[Cerowrt-devel] Recording RF management info _and_ associated traffic?

David Lang david at lang.hm
Sun Jan 25 01:44:26 EST 2015

On Sat, 24 Jan 2015, Dave Taht wrote:

>>> A side comment, meant to discourage continuing to bridge rather than
>>> route.
>>> There's no reason that the AP's cannot have different IP addresses, but a
>>> common ESSID.  Roaming between them would be like roaming among mesh
>>> subnets. Assuming you are securing your APs' air interfaces using encryption
>>> over the air, you are already re-authenticating as you move from AP to AP.
>>> So using routing rather than bridging is a good idea for all the reasons
>>> that routing rather than bridging is better for mesh.
>> The problem with doing this is that all existing TCP connections will break
>> when you move from one AP to another and while some apps will quickly notice
>> this and establish new connections, there are many apps that will not and
>> this will cause noticable disruption to the user.
> I am under the impression that network-manager and linux, at least,
> tend to renegotiate
> IPv6 addresses on an down/up, and preserve ipv4.

It can't preserve the ipv4 address if you end up on a different network address 
range (and trying to have lots of separate networks with the same IP addresses 
would mean that you have to do NAT at each network, and if you did that, then 
when you ended up on a different AP with the same IP address, the NAT tables 
would not have records of your connections and they would terminate the 
connections when you tried to send the next packets.

>> Bridgeing allows the connections to remain intact. The wifi stack
>> re-negotiates the encryption, but the encapsulated IP packets don't change.
> While I actually agree with dlang on having all the same ssid and
> bridging, and not routing, on a conference, as well as with the idea
> of disabling broadcast (and I assume direct connectivity between two
> people seated side by side), it is a pita:
> More than once I've wanted to share a git tree with someone right next
> to me. I try to hand them my ip to grab the tree, and they can't even
> ping me, so I end uploading it somewhere, and he or she downloading it
> from there. Similarly, breaking interconnectivity precludes sane usage
> of in-conference

True, it also blocks some abuse. People who really want direct connectivity can 
establish it as an ad-hoc network.

For the normal user that we are trying to support at a conference, it's a win.

I'll note that we also block streaming sites (which has the side effect of 
blocking some useful sites that share the same IPs, Amazon for example) to help 
make things better for everyone else, even at the cost of limiting what some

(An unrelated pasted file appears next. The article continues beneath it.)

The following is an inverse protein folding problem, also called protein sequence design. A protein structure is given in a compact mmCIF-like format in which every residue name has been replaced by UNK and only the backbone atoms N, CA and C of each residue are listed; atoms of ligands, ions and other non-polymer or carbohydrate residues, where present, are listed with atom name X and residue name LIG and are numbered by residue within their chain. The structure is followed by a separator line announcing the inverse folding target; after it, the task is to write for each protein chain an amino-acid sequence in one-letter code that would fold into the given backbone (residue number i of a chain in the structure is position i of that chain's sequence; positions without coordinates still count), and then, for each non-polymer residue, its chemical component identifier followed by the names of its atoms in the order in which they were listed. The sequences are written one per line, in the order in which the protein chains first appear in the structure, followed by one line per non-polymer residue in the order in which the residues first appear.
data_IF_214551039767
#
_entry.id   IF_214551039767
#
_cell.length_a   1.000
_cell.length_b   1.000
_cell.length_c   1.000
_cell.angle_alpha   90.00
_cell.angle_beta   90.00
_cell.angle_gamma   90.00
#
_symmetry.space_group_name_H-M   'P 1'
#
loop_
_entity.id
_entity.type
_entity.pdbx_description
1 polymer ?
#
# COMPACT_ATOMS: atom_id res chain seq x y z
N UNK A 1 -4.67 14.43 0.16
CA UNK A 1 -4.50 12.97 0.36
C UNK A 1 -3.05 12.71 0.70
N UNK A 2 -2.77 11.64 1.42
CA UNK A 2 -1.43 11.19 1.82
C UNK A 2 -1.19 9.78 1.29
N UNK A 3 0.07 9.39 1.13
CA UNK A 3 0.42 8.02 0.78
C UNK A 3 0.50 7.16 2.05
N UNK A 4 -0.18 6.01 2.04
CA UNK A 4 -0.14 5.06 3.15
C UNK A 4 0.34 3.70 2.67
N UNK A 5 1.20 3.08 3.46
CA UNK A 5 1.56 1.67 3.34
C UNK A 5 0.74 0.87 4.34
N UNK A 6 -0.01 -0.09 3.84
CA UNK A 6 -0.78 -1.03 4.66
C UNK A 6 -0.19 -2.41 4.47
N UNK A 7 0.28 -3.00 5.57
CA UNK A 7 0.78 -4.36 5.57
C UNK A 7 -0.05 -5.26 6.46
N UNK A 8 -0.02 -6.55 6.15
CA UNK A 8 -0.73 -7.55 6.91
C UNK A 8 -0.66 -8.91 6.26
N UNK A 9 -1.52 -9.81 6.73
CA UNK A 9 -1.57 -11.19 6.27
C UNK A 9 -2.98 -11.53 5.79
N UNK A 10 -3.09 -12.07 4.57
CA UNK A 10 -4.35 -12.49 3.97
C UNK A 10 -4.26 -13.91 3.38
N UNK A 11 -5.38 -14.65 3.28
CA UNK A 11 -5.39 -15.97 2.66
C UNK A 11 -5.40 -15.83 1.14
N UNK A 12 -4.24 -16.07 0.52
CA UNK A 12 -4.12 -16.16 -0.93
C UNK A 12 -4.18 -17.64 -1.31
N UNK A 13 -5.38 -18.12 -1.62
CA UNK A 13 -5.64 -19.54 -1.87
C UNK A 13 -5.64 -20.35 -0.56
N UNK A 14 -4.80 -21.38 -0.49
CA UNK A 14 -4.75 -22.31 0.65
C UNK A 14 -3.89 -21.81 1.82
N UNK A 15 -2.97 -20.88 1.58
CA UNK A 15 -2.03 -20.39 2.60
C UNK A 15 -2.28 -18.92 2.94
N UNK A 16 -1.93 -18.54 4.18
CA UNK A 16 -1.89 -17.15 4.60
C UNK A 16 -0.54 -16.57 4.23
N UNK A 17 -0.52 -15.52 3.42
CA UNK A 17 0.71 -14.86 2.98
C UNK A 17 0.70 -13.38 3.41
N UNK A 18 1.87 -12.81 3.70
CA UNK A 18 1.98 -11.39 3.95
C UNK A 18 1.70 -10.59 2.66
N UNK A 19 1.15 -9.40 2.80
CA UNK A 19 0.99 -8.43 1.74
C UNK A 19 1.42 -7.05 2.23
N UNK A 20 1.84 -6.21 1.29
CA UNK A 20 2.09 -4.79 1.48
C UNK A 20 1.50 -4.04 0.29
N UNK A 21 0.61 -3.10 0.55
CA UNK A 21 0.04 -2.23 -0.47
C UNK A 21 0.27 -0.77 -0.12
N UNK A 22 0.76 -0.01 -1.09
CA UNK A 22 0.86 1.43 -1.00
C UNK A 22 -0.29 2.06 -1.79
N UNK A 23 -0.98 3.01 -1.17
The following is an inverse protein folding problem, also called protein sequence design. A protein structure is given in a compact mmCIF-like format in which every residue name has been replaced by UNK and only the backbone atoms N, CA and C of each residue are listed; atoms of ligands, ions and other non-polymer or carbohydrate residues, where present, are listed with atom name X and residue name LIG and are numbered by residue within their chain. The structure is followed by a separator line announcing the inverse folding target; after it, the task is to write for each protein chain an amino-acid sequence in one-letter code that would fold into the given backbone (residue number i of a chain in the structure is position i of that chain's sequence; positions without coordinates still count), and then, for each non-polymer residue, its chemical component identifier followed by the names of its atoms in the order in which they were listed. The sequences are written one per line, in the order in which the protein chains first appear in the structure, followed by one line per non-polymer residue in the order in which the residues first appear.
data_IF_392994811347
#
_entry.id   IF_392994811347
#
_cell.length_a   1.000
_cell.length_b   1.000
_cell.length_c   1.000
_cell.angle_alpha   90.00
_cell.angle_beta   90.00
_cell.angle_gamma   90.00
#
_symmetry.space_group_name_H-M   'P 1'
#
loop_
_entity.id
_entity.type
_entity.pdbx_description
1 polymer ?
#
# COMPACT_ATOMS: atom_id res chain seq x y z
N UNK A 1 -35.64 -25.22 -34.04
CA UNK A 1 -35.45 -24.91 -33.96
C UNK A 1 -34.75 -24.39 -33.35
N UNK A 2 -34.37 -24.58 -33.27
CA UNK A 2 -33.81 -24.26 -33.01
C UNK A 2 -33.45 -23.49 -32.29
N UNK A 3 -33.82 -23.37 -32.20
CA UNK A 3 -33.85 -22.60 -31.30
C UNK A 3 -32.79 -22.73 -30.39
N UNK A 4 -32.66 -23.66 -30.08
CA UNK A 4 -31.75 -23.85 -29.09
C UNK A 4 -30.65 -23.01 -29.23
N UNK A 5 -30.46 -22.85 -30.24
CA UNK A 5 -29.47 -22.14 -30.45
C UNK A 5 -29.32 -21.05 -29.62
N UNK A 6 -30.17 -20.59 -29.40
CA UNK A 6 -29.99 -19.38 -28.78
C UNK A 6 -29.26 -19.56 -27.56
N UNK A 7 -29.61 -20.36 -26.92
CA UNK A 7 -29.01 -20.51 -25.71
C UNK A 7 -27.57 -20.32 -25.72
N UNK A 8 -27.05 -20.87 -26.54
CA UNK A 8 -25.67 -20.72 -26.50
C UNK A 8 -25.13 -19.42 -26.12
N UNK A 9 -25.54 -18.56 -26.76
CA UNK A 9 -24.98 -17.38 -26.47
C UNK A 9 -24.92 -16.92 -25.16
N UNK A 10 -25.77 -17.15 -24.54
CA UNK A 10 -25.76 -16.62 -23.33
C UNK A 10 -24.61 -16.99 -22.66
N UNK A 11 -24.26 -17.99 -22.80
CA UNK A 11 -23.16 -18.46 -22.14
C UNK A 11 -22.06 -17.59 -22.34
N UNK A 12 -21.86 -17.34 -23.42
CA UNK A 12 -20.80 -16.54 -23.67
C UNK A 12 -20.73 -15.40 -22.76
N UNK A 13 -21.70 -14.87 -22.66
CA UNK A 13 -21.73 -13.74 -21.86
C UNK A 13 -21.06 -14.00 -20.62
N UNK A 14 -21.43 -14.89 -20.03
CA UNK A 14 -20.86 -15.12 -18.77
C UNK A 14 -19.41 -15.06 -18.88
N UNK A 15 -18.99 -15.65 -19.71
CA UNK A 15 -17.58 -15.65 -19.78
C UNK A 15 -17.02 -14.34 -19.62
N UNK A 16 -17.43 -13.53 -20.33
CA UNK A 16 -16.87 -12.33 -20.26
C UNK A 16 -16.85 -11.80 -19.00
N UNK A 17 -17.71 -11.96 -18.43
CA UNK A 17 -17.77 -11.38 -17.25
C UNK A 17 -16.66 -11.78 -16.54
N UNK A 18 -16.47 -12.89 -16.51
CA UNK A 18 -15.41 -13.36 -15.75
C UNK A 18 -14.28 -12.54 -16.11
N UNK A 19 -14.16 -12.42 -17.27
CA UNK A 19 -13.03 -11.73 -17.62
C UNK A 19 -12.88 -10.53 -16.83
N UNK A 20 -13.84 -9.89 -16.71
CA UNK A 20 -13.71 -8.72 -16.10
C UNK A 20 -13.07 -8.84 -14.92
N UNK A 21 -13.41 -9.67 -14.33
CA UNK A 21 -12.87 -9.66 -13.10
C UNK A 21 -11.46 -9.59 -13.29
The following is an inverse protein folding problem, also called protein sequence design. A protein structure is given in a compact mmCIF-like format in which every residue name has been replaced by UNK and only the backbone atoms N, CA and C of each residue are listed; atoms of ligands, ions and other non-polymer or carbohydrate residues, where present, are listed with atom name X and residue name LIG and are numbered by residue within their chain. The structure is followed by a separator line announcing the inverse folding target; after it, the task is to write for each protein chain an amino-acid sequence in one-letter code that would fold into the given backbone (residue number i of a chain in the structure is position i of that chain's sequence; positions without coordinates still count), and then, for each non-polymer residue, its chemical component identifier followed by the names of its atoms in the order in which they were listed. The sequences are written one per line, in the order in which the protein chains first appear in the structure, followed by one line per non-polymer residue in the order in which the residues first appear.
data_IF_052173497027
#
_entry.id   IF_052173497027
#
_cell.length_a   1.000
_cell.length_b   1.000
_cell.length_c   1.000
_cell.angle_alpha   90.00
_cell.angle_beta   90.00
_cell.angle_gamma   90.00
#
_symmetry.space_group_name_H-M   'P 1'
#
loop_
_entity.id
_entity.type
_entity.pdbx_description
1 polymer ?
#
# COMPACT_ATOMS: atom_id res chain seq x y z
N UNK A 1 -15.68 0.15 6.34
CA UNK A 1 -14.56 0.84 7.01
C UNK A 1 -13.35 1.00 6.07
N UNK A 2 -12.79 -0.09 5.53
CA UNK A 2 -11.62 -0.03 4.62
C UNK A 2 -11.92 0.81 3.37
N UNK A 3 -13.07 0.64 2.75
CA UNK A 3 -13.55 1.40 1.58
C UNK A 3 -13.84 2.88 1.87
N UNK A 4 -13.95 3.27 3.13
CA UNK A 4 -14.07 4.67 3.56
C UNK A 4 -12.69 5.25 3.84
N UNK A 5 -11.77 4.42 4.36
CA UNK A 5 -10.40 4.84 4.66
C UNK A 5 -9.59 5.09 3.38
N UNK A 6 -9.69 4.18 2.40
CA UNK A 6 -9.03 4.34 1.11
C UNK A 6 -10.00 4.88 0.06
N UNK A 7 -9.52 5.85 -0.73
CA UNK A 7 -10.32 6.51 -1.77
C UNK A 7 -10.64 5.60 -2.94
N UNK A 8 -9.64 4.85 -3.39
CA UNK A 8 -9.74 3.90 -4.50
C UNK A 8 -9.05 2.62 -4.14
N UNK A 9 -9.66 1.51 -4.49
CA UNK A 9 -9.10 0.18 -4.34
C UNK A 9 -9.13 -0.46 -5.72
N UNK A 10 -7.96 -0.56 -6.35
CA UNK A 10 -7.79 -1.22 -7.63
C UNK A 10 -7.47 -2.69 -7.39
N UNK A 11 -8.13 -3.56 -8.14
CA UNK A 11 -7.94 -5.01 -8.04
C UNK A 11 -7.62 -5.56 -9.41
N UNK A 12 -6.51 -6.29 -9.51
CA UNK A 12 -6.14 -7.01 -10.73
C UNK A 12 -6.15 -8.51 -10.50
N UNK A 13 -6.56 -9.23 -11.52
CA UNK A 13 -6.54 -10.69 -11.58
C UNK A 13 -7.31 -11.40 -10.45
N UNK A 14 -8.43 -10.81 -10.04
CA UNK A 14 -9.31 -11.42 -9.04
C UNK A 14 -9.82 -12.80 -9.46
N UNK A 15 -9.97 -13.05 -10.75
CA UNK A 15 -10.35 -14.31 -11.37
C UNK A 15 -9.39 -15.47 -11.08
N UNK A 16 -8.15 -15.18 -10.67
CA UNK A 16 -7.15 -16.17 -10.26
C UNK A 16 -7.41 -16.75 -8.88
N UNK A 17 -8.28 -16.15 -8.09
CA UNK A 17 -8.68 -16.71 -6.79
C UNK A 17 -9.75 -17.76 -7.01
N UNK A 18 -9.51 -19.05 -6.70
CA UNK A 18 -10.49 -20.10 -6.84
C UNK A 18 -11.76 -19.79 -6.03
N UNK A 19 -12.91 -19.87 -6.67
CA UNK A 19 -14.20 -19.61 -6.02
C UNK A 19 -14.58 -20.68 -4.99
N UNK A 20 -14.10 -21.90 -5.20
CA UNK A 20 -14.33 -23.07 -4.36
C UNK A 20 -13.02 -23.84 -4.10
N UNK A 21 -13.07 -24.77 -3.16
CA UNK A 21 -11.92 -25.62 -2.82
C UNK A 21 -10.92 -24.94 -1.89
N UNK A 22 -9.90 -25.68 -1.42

people are able to do. Bandwidth is limited compared to the number of people we 
have, and we have to make choices.

We do provide a local mirror of the debian based distros so that people can do 
the updates that they always tend to do at the conference (we would do the same 
for Fedora, but they make it too hard to do so)

> In my case, since choosing to live in a routed, rather than bridged
> world, I have modified the nailed up tools I use to be more
> connectionless. Instead of ssh (tcp), I use mosh-multipath (udp),
> which is far superior for interactive shells in lousy wifi
> environments. For vpns, I switched to tinc, which will attempt direct
> connections over udp, and tcp on both ipv4 and ipv6. For access to
> google, I adopted quic in my chrome browser. Since doing all these
> things I rarely notice losing a nailed up connection or migrating from
> AP to AP. Additionally I use babel (where I control the network) and
> ad-hoc wifi to transparently migrate from AP to AP, and (often) from
> AP to wired to AP to wired as I change locations, also with no loss in
> connectivity.
> I don't expect the scale userbase to have made these adjustments in behavior. :/


>> I do this with the wifi on it's own VLAN (actually separate VLANs for 2.4
>> and 5GHz) and have the APs configured not to relay broadcast traffic from
>> one wireless user to another. This cuts down a LOT on the problems of
>> broadcasts.
>> In about a month I'm going to be running the wireless network for SCaLE
>> again, and I would be happy to instrament the network to gather whatever
>> info anyone is interested in. I will be using ~50 APs to handle the ~2800 or
> I will look into some tools bismark and others have.
> Will you attempt to deploy ipv6?

We have been offering IPv6 routable addresses for a few years.

>> so devices that show up, with the footprint of each AP roughly covering a
>> small meeting room (larger rooms have 2 APs in them, the largest room has 3,
>> and I'm adding APs this year to cover the hallways better because the ones
>> in the rooms aren't doing well enough at the low power settings I'm using)
> I am of course interested in how fq_codel performs on your ISP link, and
> are you planning on running it for your wifi?

I'm running OpenWRT on the APs but haven't done anything in particular to 
activate it. I'll check what we have on the firewall (a fairly up to day Debian 

What's the best way to monitor the queues?

David Lang

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